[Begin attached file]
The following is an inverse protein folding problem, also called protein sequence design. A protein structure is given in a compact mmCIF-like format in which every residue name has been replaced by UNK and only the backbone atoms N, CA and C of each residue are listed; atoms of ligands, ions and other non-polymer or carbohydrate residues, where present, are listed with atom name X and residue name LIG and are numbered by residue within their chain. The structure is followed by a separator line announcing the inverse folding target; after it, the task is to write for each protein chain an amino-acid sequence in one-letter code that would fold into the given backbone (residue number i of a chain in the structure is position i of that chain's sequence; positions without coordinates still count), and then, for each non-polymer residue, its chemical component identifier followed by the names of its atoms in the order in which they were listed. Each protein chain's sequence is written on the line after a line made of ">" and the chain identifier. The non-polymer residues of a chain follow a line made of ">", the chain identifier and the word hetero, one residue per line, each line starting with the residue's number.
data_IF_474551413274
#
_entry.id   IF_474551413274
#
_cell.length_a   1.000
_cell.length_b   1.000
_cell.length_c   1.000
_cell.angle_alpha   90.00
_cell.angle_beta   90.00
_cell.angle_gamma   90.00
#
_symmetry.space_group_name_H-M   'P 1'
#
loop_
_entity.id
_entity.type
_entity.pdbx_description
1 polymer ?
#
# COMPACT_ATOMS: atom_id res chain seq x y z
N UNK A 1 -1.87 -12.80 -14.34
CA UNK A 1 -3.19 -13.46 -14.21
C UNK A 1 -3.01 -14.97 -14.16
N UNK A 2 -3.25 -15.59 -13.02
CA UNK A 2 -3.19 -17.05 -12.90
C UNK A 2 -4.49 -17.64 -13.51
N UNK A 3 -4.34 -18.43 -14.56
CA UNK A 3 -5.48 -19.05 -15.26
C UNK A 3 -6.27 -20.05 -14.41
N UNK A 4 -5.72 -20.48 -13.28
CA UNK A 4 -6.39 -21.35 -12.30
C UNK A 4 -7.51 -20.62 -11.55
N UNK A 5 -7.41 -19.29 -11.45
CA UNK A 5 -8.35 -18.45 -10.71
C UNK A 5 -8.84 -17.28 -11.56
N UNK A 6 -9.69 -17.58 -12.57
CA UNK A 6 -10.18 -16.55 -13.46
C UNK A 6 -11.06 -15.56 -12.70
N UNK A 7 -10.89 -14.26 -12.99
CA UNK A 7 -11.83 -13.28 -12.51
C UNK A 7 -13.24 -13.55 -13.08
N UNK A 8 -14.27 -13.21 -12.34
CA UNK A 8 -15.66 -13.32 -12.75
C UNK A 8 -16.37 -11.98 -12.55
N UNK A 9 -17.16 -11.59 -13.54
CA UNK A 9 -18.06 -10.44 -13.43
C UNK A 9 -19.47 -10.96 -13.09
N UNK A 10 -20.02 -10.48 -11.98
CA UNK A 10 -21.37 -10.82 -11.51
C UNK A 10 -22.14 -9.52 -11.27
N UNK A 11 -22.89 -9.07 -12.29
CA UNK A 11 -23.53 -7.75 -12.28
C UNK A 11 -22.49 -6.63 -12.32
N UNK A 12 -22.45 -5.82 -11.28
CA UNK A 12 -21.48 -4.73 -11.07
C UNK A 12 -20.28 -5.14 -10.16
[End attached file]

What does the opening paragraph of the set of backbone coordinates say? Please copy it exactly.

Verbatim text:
The following is an inverse protein folding problem, also called protein sequence design. A protein structure is given in a compact mmCIF-like format in which every residue name has been replaced by UNK and only the backbone atoms N, CA and C of each residue are listed; atoms of ligands, ions and other non-polymer or carbohydrate residues, where present, are listed with atom name X and residue name LIG and are numbered by residue within their chain. The structure is followed by a separator line announcing the inverse folding target; after it, the task is to write for each protein chain an amino-acid sequence in one-letter code that would fold into the given backbone (residue number i of a chain in the structure is position i of that chain's sequence; positions without coordinates still count), and then, for each non-polymer residue, its chemical component identifier followed by the names of its atoms in the order in which they were listed. Each protein chain's sequence is written on the line after a line made of ">" and the chain identifier. The non-polymer residues of a chain follow a line made of ">", the chain identifier and the word hetero, one residue per line, each line starting with the residue's number.